Sharp jump in UK retail sales boosts cable, but gains short lived

Today’s macro highlights:

  • GBP - GDP revision for Q1
  • USD - Durable goods orders (April)

Sharp jump in UK retail sales boosts cable, but gains short lived

There was some good news for the UK economy yesterday with retail sales figures coming in well ahead of expectations. After the first few months of the year were blighted by bad weather, April saw consumers out in force and the headline figure jumped by 1.5%. Gains for the Pound are however looking difficult to sustain - cable is already back where we were before the release as closer inspection of the numbers suggests the economy remains subdued. Consumers are still wary over what lies ahead.

Broader dollar weakness was also seen off the back of falling US bond yields, which briefly rallied above the 3% level yesterday but failed to sustain the move. This downtrend is being driven by the Fed’s willingness to let inflation tick higher, but the implications for currency markets can’t be understated.

The first revision to the UK’s Q1 GDP reading at 9.30am BST will be under some scrutiny. The flash reading a month ago showed the UK economy expanding at just 0.1%, so this update will be closely followed. Should the revision be lower, the psychological impact of a negative print would initiate another sharp leg lower for the Pound, whilst on the flipside, news that the first number was far lower than should have been expected would be well received going into the long weekend.

There’s a handful of economic readings out of the US today at 1.30pm BST but the high profile one is the Durable Goods Orders for April. This is typically a volatile reading that flips between growth and contraction. The market is eyeing a 1.4% decline in the reading and given the overshoot of expectations in March, it would arguably take a big shortfall to have any meaningful impact on the dollar’s fortunes. The University of Michigan consumer sentiment survey is slated for 3pm BST and again this might provide some fresh direction heading into the weekend break. Certainly a notable fall away from the 98.8 seen a month ago would suggest the US economy could be starting to slow.

On Monday, markets in both the UK and US will be closed for national holidays. Although currency markets continue to trade, the absence of economic data could well lead to increased levels of volatility in the near term.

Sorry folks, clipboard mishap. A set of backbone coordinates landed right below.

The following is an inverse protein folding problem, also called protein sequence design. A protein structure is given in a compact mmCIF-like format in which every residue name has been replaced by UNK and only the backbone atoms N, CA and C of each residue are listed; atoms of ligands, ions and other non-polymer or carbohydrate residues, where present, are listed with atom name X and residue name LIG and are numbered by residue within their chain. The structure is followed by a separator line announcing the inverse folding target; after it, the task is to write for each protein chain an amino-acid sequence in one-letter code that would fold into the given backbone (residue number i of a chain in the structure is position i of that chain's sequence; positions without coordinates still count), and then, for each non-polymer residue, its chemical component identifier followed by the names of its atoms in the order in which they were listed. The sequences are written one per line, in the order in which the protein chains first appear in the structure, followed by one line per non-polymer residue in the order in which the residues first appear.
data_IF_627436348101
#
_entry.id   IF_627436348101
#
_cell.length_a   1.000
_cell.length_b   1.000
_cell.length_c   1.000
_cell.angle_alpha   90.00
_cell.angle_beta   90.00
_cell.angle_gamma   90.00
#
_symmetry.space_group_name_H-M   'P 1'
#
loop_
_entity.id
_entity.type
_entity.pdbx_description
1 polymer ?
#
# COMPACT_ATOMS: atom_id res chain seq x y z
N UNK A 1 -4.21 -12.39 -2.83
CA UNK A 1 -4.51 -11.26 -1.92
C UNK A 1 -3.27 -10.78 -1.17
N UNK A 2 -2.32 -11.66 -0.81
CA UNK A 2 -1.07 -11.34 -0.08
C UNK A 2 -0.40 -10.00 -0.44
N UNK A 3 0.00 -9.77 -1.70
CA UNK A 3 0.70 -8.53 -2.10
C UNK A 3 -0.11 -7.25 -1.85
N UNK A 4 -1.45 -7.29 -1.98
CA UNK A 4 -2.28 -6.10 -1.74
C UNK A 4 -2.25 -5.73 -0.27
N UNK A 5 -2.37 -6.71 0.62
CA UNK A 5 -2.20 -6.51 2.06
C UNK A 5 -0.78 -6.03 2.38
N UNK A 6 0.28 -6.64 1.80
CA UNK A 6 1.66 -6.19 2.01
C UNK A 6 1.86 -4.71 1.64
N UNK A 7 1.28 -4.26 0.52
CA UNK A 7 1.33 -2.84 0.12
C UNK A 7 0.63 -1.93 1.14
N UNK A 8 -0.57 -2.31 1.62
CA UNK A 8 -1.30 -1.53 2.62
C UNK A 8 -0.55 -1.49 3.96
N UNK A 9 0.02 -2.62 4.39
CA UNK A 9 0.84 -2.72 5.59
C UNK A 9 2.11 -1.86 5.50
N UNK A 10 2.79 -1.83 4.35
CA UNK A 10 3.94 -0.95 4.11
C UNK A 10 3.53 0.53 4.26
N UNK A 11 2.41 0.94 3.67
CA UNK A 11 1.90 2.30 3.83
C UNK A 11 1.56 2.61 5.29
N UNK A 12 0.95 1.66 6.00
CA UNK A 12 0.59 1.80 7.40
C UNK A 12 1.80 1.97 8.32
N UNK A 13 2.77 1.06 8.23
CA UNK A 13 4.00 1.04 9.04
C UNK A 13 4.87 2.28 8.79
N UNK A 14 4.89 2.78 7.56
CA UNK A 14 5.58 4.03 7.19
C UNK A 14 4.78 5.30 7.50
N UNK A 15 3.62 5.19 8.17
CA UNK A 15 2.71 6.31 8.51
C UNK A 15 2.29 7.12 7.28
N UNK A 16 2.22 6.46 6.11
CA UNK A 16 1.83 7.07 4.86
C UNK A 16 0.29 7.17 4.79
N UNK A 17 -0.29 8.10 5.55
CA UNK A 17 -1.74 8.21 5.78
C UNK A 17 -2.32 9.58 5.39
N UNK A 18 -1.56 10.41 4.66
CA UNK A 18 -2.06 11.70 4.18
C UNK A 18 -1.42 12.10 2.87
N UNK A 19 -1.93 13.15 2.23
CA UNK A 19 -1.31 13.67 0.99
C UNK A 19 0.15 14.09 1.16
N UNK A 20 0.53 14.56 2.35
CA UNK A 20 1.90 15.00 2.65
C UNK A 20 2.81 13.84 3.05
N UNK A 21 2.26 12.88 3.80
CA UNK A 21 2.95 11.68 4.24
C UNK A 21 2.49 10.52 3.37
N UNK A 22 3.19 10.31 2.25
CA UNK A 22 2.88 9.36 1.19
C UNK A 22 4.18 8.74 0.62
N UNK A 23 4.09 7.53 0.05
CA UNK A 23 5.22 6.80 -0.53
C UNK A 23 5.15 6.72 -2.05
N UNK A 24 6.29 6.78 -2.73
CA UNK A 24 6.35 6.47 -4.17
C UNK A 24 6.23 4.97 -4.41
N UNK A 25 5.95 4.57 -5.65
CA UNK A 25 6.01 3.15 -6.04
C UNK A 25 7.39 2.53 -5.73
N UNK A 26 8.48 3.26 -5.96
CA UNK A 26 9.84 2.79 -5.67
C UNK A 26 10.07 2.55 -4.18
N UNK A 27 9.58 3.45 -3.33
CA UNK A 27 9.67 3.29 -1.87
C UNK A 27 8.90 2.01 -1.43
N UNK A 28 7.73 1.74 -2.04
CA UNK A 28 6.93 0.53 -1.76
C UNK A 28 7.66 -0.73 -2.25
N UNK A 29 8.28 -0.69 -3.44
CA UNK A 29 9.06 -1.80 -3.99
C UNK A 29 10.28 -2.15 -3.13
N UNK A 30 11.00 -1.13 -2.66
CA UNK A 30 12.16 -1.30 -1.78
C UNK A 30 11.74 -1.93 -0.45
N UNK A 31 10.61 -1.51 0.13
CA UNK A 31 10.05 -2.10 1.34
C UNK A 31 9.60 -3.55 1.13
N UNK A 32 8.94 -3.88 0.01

GBP/USD
Cable managed its biggest one day gain in a month yesterday, although at a mere 0.3 cents, it’s far from compelling. As noted the gains have already been eroded, although more good economic news out of the UK could see the market upweighting the prospect of an August rate hike. Failing that, a decline towards the November lows around 1.31 remains a distinct possibility.

EUR/USD
Falling US treasury yields helped the pair to a rare day of gains but like cable, the bounce has already been unwound. November lows below 1.16 look very much in focus and although a general absence of Eurozone economic data today could help slow the decline, concerns over the Italian political situation now the new populist Prime Minister has been accepted could be an excuse for further selling.

GBP/EUR
An upward trend remains in play - but it’s a painfully slow one. The pair really is struggling to make meaningful progress with the gains hard fought and quickly lost. Getting more certainty over UK rate policy and whether we’ll see a hike in August would certainly have the potential to drive the pair to 12 month highs around 1.16.

Did you know…

Sterling has had a rough ride over the last five weeks, with GBP/USD falling by 10 cents from those recent highs near 1.44 - that’s almost 7%. But it’s important to bear in mind the greenback has been on something of a roll. Over the same period, the Turkish Lira has fallen 12.5%, the Mexican Peso by 8.5% and the Hungarian Forint by 8%. The Argentine Peso is however in a league of its own, having lost almost 18% since mid-April. Few currencies have seen any notable appreciation against the dollar over this period - the Russian Rouble has gained 1.2%, whilst the Haitian Gourde is the top performer, tacking on a mere 1.5%.